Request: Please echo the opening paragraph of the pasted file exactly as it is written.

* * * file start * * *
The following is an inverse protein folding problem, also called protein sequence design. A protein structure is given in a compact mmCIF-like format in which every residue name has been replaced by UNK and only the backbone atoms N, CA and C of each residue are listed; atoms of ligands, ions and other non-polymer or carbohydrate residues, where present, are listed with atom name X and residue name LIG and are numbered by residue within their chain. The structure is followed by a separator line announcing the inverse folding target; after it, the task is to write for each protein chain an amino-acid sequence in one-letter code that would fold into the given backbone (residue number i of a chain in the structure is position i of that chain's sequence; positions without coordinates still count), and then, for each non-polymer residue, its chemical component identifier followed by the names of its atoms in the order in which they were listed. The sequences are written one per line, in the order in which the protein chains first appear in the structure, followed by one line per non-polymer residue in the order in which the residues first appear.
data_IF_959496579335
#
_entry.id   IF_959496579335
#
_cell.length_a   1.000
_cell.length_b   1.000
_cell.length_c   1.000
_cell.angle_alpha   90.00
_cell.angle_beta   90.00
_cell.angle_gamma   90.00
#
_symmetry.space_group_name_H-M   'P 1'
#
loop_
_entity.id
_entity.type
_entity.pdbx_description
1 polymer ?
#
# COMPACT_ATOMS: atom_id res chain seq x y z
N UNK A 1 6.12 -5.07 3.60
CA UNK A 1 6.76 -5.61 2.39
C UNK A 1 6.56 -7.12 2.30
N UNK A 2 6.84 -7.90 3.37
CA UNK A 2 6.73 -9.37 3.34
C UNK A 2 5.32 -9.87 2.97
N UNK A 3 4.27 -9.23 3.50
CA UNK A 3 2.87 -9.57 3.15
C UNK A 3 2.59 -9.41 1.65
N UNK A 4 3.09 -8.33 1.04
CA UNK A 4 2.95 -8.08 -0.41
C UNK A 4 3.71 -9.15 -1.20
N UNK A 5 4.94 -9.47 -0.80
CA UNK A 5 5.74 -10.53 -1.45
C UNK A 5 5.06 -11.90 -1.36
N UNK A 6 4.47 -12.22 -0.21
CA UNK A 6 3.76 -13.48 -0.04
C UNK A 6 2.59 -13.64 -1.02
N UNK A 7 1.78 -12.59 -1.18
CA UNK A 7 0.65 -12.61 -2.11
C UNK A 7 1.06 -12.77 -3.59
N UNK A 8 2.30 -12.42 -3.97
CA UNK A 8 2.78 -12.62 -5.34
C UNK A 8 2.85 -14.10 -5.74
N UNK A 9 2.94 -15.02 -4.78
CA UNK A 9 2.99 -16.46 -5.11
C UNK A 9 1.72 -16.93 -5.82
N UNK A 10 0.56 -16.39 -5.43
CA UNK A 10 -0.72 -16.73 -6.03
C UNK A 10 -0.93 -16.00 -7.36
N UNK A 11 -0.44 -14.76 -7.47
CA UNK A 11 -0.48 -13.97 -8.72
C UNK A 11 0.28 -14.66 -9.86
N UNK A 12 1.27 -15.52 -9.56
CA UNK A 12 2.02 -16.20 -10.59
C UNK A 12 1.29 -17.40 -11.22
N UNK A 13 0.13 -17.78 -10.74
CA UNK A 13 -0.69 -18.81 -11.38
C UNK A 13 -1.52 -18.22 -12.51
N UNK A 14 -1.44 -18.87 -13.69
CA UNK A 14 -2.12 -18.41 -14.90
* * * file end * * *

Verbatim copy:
The following is an inverse protein folding problem, also called protein sequence design. A protein structure is given in a compact mmCIF-like format in which every residue name has been replaced by UNK and only the backbone atoms N, CA and C of each residue are listed; atoms of ligands, ions and other non-polymer or carbohydrate residues, where present, are listed with atom name X and residue name LIG and are numbered by residue within their chain. The structure is followed by a separator line announcing the inverse folding target; after it, the task is to write for each protein chain an amino-acid sequence in one-letter code that would fold into the given backbone (residue number i of a chain in the structure is position i of that chain's sequence; positions without coordinates still count), and then, for each non-polymer residue, its chemical component identifier followed by the names of its atoms in the order in which they were listed. The sequences are written one per line, in the order in which the protein chains first appear in the structure, followed by one line per non-polymer residue in the order in which the residues first appear.